Published today, The Olive Tree Book Two: Branches.
Separately, young nurse Heini Hopkins and successful novelist Naomi Parker travel to Spain where they take opposing sides in the Spanish Civil War, learning life lessons about love and war.
An elf tells me that Santa will deliver a DNA kit at Christmas to help with my genealogical research. I expect to find Welsh, English, a bit of Scots and maybe a few Irish strands. The big question is, do I have any Scandinavian ancestors? Howe is Old Norse. Picture: Wikipedia.
Local gossip from 30 May 1868, which I’m sure would have reached the ears of my 3 x great grandmother Mary Hopkin. Two women fighting over chilblains.
Wales as seen from the international space station.
The USA team for the People’s Olympiad bound for Barcelona, July 1936. This was an anti-fascist response to the Nazi Olympics. The People’s Olympiad was due to begin on 19 July, but was cancelled because of a fascist coup attempt.
Two hundred athletes from around the world fought in the Spanish Civil War including Chick Chakin, fifth from right, who was shot by Franco’s fascist forces in 1938.
Campbell Pleasure Steamers at Cardiff Docks, 1910.
From Victorian times well into the twentieth century my ancestors used to take day excursions on these paddle steamers with Ilfracombe being a popular destination.
Gloves say so much…
Delighted that Santiago will start work this week on the Spanish translation of Operation Broadsword, book three in my Eve’s War Heroines of SOE Series. Meanwhile, here’s one we made earlier.
This probably means I have a minute left today 😉
On 25 November 1942, the SOE in cooperation with the Greek Resistance destroyed the heavily guarded Gorgopotamos viaduct. This was a major success for the SOE and their biggest operation to date.
To follow the crowd or take a moral stand?
Derby County players offering a Nazi salute during their 1934 tour of Nazi Germany.
Goalkeeper Jack Kirby, left, refused.
I’m Jack Kirby.
William Howe, my 3 x great grandfather, was born on 31 August 1823 and baptised on 14 September 1823 in Southerndown, St Brides, Glamorgan. His parents were John Howe 1786 – 1856 and Christiana John 1795 – 1874.
In 1841, William aged eighteen was working as an agricultural labourer on Cadogan Thomas’ farm in Merthyr Mawr. In common with all agricultural labourers he moved from farm to farm in search of work. In the late 1840s his travels took him five miles west to South Corneli where he met his future bride, my 3 x great grandmother, Mary Hopkin.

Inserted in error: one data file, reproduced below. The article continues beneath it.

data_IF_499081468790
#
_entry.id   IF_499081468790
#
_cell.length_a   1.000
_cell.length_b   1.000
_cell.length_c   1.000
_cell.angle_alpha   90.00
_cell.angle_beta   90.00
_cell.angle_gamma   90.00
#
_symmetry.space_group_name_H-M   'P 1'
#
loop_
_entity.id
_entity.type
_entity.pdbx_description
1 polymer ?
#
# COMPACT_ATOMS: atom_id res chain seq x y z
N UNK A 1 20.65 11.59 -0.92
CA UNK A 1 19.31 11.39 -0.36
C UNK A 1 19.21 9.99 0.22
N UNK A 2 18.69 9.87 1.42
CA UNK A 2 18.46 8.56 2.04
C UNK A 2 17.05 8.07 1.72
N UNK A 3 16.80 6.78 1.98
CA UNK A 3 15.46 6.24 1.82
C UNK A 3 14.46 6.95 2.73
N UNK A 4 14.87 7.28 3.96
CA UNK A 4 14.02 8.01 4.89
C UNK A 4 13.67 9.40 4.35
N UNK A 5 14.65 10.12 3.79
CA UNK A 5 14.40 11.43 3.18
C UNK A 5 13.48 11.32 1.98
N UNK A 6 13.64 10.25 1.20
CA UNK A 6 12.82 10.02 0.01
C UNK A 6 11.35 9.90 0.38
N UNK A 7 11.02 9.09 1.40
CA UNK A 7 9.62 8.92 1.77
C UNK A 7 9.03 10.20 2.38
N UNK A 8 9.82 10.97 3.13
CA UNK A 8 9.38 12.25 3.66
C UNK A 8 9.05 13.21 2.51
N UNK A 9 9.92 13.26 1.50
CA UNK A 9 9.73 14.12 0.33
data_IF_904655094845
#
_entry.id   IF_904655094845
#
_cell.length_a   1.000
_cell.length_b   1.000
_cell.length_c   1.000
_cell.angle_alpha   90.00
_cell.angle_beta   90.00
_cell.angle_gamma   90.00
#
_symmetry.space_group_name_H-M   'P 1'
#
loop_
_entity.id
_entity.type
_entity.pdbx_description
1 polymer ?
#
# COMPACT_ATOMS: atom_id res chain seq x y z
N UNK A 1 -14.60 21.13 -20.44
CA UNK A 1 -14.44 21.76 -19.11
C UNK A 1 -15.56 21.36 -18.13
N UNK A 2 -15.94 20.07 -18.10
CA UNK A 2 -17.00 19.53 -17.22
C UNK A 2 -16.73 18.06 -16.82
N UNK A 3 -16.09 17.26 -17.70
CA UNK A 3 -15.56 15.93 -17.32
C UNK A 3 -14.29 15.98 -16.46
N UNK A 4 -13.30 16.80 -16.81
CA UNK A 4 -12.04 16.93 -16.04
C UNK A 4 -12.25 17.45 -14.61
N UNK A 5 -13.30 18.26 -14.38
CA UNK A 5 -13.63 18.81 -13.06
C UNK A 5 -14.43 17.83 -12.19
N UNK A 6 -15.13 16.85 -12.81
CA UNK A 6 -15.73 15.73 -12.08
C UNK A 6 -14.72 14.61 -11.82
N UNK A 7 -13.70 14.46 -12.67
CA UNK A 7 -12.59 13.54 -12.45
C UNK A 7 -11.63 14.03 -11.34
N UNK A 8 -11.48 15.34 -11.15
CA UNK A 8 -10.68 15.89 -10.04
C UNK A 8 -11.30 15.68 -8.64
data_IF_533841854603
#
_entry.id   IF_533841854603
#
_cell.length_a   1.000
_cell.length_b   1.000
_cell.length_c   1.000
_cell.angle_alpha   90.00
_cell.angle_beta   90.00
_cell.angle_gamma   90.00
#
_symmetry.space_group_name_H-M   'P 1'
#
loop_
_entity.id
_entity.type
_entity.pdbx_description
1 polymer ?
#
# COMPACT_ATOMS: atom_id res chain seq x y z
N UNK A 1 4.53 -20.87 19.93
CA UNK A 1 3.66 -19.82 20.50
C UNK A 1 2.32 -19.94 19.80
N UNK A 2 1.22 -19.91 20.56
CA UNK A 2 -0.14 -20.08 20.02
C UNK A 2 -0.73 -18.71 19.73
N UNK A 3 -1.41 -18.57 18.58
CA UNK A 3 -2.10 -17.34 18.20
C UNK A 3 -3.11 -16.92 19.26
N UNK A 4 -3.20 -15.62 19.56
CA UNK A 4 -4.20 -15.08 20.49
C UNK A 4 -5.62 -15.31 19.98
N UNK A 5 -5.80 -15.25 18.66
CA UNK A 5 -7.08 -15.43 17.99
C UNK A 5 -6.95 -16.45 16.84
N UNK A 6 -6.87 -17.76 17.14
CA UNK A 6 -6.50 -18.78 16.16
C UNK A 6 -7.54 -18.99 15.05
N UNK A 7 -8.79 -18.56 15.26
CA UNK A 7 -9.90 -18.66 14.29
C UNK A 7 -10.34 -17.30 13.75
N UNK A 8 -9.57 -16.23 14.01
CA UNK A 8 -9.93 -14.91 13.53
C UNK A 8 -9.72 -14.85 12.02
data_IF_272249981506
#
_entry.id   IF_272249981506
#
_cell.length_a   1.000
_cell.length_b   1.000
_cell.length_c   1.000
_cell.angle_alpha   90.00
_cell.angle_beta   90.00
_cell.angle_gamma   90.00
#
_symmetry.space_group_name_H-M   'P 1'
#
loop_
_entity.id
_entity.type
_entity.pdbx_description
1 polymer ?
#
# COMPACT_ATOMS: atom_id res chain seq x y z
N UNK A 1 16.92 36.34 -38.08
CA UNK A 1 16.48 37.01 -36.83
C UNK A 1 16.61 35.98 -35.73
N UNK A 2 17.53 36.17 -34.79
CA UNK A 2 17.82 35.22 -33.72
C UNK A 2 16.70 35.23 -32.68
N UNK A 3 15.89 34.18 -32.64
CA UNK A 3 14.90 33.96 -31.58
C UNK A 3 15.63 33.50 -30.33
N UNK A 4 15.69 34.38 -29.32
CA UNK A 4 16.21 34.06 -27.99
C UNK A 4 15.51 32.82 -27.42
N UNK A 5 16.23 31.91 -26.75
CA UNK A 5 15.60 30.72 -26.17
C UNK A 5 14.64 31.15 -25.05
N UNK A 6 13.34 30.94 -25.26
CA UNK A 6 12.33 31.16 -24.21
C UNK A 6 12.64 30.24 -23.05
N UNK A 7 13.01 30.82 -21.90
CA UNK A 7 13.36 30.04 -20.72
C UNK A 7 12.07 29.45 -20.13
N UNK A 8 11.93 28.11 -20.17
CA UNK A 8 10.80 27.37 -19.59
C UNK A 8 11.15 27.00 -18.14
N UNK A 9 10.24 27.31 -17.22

Mary had led an eventful life before she met William. Born on 27 August 1818 in South Corneli and baptised on 20 September 1818 in St James Church, Pyle, Mary was the daughter of Daniel Hopkin 1781 – 1864 and Anne Lewis 1783 – 1863, both agricultural labourers.
By 1841, Mary’s brother, Hopkin, had died aged twenty while her sister Anne had married David Price and moved to Neath. Along with her younger sister, Margaret, Mary lived at the family home in South Corneli. However, she was conducting an affair with a young agricultural labourer, Thomas Reynolds.
The family home also contained Mary’s niece, Anne Price. Anne was born in 1839 and she lived with her grandparents, and later Mary, into adulthood. Then an orphan, fifteen-year-old Anne Beynon, joined the family. Anne was the daughter of John Beynon and Anne Nicholl, who owned a shop in Corneli. John died in 1837 and his wife Anne in 1832. With Anne Beynon facing destitution, it was generous of the Hopkin family to take her into their home.
Mary Hopkin’s relationship with Thomas Reynolds produced a son, also called Thomas, born in 1842. The couple did not marry and Thomas senior died in 1845.
So, when William Howe met Mary Hopkin in the late 1840s she was a single mother. Mary earned a living as a dress and hat maker. She used to walk fifteen miles from Corneli to the market at Neath to sell her wares. Her sister Anne probably walked with her to the market and there she met her husband, David Price.
The thirty mile round journey was obviously worth Mary’s while so it’s fair to assume that she was a talented dressmaker. She was also physically fit and one would imagine quite slender.
William Howe and Mary Hopkin married on the 24 August 1850 at St James’ Church in Pyle with Mary’s sister, Margaret, and Catherine Lewis as witnesses. William signed the marriage certificate with a cross, so was not as literate as his father or grandfather. Mary was pregnant when she married William. However, unlike her affair with Thomas Reynolds, she sustained this relationship for the rest of her life.
An exciting discovery, the family home of my 3 x great grandparents, William Howe and Mary Hopkin. They lived three doors down from Ty Maen, ’the big house’, which places them in plot 122. A small village. Everyone must have known everyone else. Image: National Library of Wales. Date: 1847.
As ever, thank you for your interest and support.